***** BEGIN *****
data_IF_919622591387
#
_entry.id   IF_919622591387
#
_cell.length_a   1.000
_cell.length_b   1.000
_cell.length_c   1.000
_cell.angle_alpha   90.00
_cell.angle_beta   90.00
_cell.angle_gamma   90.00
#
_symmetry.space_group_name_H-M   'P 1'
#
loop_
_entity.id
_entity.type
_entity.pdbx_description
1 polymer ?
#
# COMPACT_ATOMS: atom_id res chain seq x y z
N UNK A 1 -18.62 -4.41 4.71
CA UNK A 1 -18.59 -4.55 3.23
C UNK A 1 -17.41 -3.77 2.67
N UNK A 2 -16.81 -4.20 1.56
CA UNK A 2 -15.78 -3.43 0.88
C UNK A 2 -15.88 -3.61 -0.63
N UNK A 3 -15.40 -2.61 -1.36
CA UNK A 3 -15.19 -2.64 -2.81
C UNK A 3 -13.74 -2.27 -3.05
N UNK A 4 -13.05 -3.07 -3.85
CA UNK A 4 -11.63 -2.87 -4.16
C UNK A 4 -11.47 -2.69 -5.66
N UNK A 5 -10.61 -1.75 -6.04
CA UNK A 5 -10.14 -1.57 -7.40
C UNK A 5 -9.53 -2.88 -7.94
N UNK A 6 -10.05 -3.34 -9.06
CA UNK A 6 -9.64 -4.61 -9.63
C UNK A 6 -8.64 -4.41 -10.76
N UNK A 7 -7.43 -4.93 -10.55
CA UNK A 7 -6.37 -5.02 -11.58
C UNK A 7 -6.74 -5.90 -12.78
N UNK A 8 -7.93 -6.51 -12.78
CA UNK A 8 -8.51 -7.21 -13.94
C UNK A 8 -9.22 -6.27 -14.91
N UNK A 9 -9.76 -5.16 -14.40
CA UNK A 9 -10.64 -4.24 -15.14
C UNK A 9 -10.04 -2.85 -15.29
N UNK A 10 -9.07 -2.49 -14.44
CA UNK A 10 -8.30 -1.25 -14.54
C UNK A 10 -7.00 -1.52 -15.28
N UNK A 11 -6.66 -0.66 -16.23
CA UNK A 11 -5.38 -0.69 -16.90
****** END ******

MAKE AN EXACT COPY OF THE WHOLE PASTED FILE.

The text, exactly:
data_IF_919622591387
#
_entry.id   IF_919622591387
#
_cell.length_a   1.000
_cell.length_b   1.000
_cell.length_c   1.000
_cell.angle_alpha   90.00
_cell.angle_beta   90.00
_cell.angle_gamma   90.00
#
_symmetry.space_group_name_H-M   'P 1'
#
loop_
_entity.id
_entity.type
_entity.pdbx_description
1 polymer ?
#
# COMPACT_ATOMS: atom_id res chain seq x y z
N UNK A 1 -18.62 -4.41 4.71
CA UNK A 1 -18.59 -4.55 3.23
C UNK A 1 -17.41 -3.77 2.67
N UNK A 2 -16.81 -4.20 1.56
CA UNK A 2 -15.78 -3.43 0.88
C UNK A 2 -15.88 -3.61 -0.63
N UNK A 3 -15.40 -2.61 -1.36
CA UNK A 3 -15.19 -2.64 -2.81
C UNK A 3 -13.74 -2.27 -3.05
N UNK A 4 -13.05 -3.07 -3.85
CA UNK A 4 -11.63 -2.87 -4.16
C UNK A 4 -11.47 -2.69 -5.66
N UNK A 5 -10.61 -1.75 -6.04
CA UNK A 5 -10.14 -1.57 -7.40
C UNK A 5 -9.53 -2.88 -7.94
N UNK A 6 -10.05 -3.34 -9.06
CA UNK A 6 -9.64 -4.61 -9.63
C UNK A 6 -8.64 -4.41 -10.76
N UNK A 7 -7.43 -4.93 -10.55
CA UNK A 7 -6.37 -5.02 -11.58
C UNK A 7 -6.74 -5.90 -12.78
N UNK A 8 -7.93 -6.51 -12.78
CA UNK A 8 -8.51 -7.21 -13.94
C UNK A 8 -9.22 -6.27 -14.91
N UNK A 9 -9.76 -5.16 -14.40
CA UNK A 9 -10.64 -4.24 -15.14
C UNK A 9 -10.04 -2.85 -15.29
N UNK A 10 -9.07 -2.49 -14.44
CA UNK A 10 -8.30 -1.25 -14.54
C UNK A 10 -7.00 -1.52 -15.28
N UNK A 11 -6.66 -0.66 -16.23
CA UNK A 11 -5.38 -0.69 -16.90